But Bruno’s critics agree that his true reason for balking—in keeping with his view that gay and lesbian lifestyles are “abnormal”—is homophobia, plain and simple. “The whole idea of codifying two words—sexual orientation—in an affirmative way is repellent to him,” says Tim Sweeney of Empire State Pride Agenda, a nonpartisan statewide organization.
But for a while there, standard-bearer Bruno seemed poised to recant. Provoked by a possible threat to his party’s majority come November, some say, he recently declared, “We feel [that this] is an important issue; it’s one that should be . . . discussed and voted on. And we intend to do that in this session.” Bill sponsors immediately latched on to the statement as an ironclad pledge, and Goodman says, “I believe Senator Bruno will honor that commitment.” Bruno’s office will say only that the bill “is one of the issues we were going to take a look at in the next couple of weeks,” presumably before the session ends on June 14.
But then again, by the grace of Rick Lazio, maybe not.
For Hillary Clinton, his arrival gave rise to the opportunity (or need) to attack an opponent on issues rather than personality. She could hardly have bashed Rudy for being soft on hate crimes, since he had made his own statements, similar to hers, supporting a state statute. But since Lazio grabbed the party baton, the Clinton campaign has condemned him for, among various conservative sins, his refusal to cosponsor the federal hate crimes bill, which would seem to place him at odds with most New Yorkers. Even some conservative Catholics, prompted by a recent spate of icon vandalism, support such a law, says Katz. He and Goodman both claim that, before falling gravely ill, Cardinal O’Connor indicated an interest in endorsing the legislation.
Lazio’s record on the federal bill, along with his refusal to sponsor a bill to prohibit antigay discrimination in the workplace, earned him a rating of 18 out of 100 from the national gay and lesbian lobby Human Rights Campaign. Critics doubt that the Lazio who blithely uttered the slur “pansy” on network television loses sleep over the risk some New Yorkers face merely because of their minority status.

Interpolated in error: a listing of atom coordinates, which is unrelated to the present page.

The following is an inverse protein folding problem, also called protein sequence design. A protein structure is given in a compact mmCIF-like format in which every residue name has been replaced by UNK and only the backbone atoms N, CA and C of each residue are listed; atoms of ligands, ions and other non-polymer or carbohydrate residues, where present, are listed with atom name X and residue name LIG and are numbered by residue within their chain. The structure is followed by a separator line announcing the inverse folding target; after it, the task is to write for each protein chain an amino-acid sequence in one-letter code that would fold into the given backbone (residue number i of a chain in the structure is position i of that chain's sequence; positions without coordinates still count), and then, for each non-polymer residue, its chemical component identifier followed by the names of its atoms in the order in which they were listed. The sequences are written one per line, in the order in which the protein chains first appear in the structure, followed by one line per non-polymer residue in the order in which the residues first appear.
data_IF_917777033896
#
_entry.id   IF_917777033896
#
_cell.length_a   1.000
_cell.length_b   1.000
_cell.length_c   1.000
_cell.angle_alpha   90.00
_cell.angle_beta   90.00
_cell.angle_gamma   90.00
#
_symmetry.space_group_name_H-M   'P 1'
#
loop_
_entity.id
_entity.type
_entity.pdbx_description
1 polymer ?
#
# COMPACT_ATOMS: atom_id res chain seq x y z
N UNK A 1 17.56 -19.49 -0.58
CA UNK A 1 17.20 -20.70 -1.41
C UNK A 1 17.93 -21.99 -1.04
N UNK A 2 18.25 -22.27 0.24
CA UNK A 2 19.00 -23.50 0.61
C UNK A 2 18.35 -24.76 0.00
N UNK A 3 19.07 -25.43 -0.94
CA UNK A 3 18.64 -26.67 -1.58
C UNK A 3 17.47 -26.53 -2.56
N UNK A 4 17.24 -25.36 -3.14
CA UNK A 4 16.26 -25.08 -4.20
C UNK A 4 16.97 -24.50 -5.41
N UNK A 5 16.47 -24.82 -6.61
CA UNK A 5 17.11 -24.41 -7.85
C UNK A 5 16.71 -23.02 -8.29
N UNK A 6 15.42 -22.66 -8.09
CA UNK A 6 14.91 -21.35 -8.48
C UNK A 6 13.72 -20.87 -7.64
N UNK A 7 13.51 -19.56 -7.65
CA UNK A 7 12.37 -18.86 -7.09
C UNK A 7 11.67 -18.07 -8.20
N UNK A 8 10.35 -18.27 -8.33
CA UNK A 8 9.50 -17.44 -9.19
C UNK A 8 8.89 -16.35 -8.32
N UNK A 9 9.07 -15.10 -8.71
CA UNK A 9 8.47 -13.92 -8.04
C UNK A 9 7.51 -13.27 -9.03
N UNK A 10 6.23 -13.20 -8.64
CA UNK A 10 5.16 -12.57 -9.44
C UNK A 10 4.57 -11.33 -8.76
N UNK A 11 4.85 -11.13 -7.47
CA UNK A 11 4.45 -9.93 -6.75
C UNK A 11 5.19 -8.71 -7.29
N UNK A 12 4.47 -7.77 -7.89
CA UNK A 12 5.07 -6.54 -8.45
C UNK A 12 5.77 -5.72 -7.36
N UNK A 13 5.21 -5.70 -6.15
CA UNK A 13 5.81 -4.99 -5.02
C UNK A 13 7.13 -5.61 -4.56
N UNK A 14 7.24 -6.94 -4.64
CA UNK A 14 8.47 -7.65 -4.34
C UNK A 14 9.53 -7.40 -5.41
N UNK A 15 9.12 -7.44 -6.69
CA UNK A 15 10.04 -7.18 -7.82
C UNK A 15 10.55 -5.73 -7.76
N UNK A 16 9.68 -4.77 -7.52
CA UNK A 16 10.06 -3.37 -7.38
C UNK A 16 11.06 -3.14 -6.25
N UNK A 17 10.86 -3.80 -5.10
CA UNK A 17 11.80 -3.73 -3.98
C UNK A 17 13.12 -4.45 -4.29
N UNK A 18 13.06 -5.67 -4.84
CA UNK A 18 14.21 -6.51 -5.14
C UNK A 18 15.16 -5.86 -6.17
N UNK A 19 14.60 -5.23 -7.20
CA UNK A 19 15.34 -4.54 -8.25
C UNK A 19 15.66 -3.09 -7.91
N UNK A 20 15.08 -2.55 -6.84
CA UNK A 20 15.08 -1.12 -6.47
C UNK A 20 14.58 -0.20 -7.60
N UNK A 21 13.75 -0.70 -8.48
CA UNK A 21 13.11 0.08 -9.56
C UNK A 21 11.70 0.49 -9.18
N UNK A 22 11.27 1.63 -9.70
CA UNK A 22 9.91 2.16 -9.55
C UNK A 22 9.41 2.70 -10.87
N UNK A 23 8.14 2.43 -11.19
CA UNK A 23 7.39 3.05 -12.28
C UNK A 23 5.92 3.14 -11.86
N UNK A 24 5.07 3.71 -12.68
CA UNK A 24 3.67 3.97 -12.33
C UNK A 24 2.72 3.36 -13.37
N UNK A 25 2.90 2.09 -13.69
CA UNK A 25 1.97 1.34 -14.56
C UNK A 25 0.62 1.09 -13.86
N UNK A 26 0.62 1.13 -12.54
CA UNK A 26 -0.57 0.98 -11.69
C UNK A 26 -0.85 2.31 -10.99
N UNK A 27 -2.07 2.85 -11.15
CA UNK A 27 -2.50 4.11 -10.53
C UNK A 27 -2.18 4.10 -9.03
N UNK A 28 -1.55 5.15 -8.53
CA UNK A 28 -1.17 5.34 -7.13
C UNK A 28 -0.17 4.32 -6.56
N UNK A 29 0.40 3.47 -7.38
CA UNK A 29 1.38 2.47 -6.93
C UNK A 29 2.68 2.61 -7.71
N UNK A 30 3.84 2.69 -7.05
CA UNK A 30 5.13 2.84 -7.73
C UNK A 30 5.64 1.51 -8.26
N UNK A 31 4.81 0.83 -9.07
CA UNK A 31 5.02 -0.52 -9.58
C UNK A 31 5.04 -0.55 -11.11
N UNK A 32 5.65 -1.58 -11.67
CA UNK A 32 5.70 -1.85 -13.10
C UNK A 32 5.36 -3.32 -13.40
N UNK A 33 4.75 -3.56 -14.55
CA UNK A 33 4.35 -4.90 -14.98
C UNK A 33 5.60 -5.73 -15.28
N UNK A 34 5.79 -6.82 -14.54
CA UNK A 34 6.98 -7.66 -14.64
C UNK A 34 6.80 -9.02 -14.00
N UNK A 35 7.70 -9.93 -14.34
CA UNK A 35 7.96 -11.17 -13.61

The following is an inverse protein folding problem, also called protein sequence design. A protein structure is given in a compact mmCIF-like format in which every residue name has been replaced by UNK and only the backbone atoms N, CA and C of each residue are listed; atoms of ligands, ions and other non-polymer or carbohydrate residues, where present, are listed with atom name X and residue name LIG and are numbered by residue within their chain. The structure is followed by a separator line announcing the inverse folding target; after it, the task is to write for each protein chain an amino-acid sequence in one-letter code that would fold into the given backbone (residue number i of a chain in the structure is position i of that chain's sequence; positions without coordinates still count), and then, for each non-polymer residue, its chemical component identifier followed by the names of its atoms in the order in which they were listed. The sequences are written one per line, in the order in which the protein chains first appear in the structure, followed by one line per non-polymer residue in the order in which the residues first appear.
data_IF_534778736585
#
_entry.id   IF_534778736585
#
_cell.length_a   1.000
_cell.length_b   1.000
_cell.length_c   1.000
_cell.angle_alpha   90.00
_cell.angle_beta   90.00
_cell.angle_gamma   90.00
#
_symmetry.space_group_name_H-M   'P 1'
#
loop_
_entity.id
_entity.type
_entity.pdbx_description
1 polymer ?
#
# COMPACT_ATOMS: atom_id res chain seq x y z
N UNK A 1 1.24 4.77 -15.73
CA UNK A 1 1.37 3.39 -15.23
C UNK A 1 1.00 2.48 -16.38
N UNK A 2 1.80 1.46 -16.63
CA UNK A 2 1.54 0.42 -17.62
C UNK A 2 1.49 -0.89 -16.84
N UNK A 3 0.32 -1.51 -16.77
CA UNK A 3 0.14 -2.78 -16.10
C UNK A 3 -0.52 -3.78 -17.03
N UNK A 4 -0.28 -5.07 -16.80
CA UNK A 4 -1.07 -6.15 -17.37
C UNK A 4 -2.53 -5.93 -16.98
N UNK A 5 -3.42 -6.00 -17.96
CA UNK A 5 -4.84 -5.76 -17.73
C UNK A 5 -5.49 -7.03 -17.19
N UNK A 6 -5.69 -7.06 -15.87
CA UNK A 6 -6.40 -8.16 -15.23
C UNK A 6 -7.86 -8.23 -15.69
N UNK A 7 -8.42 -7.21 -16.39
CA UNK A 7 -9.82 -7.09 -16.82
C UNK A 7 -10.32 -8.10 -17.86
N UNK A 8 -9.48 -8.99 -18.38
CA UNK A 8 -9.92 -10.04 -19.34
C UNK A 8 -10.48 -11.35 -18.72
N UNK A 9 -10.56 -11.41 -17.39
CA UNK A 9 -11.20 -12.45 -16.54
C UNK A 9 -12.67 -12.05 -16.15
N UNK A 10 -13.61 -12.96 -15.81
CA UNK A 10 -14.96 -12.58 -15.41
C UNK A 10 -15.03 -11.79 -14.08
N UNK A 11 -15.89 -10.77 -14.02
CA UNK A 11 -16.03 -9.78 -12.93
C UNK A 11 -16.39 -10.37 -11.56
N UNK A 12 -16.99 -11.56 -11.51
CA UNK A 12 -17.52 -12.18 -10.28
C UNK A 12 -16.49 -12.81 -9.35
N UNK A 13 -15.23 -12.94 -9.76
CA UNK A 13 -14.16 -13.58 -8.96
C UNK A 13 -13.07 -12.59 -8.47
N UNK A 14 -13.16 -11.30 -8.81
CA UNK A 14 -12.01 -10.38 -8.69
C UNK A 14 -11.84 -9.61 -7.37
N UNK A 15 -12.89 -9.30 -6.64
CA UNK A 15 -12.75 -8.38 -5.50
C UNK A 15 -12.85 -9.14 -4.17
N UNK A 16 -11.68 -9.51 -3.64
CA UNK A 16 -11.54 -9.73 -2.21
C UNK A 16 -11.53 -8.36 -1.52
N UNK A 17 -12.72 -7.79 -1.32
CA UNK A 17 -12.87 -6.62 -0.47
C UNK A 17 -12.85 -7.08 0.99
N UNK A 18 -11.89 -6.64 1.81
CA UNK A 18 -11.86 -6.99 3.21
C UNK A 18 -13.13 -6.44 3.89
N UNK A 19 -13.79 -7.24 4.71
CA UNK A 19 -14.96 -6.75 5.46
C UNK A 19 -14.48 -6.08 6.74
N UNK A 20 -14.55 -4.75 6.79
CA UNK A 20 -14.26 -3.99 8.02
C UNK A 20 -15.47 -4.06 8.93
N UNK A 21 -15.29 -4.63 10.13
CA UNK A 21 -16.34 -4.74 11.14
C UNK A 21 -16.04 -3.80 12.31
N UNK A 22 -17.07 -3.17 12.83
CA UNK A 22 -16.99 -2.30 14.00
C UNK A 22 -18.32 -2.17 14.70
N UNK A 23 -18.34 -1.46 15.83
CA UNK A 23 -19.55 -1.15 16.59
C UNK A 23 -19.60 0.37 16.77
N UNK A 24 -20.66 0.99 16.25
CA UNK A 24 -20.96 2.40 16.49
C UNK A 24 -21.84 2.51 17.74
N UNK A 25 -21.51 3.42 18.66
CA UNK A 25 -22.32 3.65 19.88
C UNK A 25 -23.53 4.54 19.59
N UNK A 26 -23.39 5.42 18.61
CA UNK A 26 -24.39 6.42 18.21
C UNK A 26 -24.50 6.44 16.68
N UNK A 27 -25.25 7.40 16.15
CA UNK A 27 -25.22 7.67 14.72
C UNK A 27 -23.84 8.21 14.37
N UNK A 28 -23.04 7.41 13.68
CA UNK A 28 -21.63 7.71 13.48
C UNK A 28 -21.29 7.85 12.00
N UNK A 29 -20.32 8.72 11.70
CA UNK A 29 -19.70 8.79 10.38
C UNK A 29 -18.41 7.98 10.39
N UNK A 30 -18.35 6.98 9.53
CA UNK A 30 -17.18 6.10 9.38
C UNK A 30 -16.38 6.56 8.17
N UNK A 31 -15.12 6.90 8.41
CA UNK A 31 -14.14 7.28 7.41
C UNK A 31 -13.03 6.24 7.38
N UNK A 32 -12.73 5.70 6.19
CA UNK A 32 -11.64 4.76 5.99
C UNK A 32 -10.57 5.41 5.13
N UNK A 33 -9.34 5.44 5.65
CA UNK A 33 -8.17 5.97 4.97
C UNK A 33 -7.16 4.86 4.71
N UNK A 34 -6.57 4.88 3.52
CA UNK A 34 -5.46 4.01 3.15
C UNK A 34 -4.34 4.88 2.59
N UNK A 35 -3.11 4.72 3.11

With the coming of Lazio, one Democratic Assembly aide says, there is “not a chance in hell” that the bill will pass this session. The burst of conservative energy Lazio has brought may spare Republicans, previously fearful of losing votes this November in moderate suburbs, from capitulating to gay rights activists. Moreover, passing the state bill would only provide fodder for those eager to highlight Lazio’s refusal to do so on a federal level.
When polls show the two-week-old candidate already pulling off a statistical tie, why rock the boat?
But Katz says he believes that Lazio will support a state hate crimes law—a popular way to convey his moderateness, if Conservative Party leader Mike Long will look the other way—and that, in doing so, he will enable party members to do the same without losing face. In fact, Lazio’s support of Medicaid coverage for the disabled has already swayed state Republicans to reconsider a plan previously nixed by the governor as too expensive.
Democratic state senator Tom Duane, a prime sponsor of one of the bills, naturally is “optimistic” that some version of the law will be passed in the next two weeks or that a special session will be called later this year for that purpose. But, he says, “I never thought about Lazio as the person you went to in Congress to get other Republicans to support hate crimes legislation.” If Lazio does change his tune, Duane says, “it would strike me as being something that only had to do with the Senate race.” But hate crimes legislation advocates have long said that however they get the law, they’ll take it.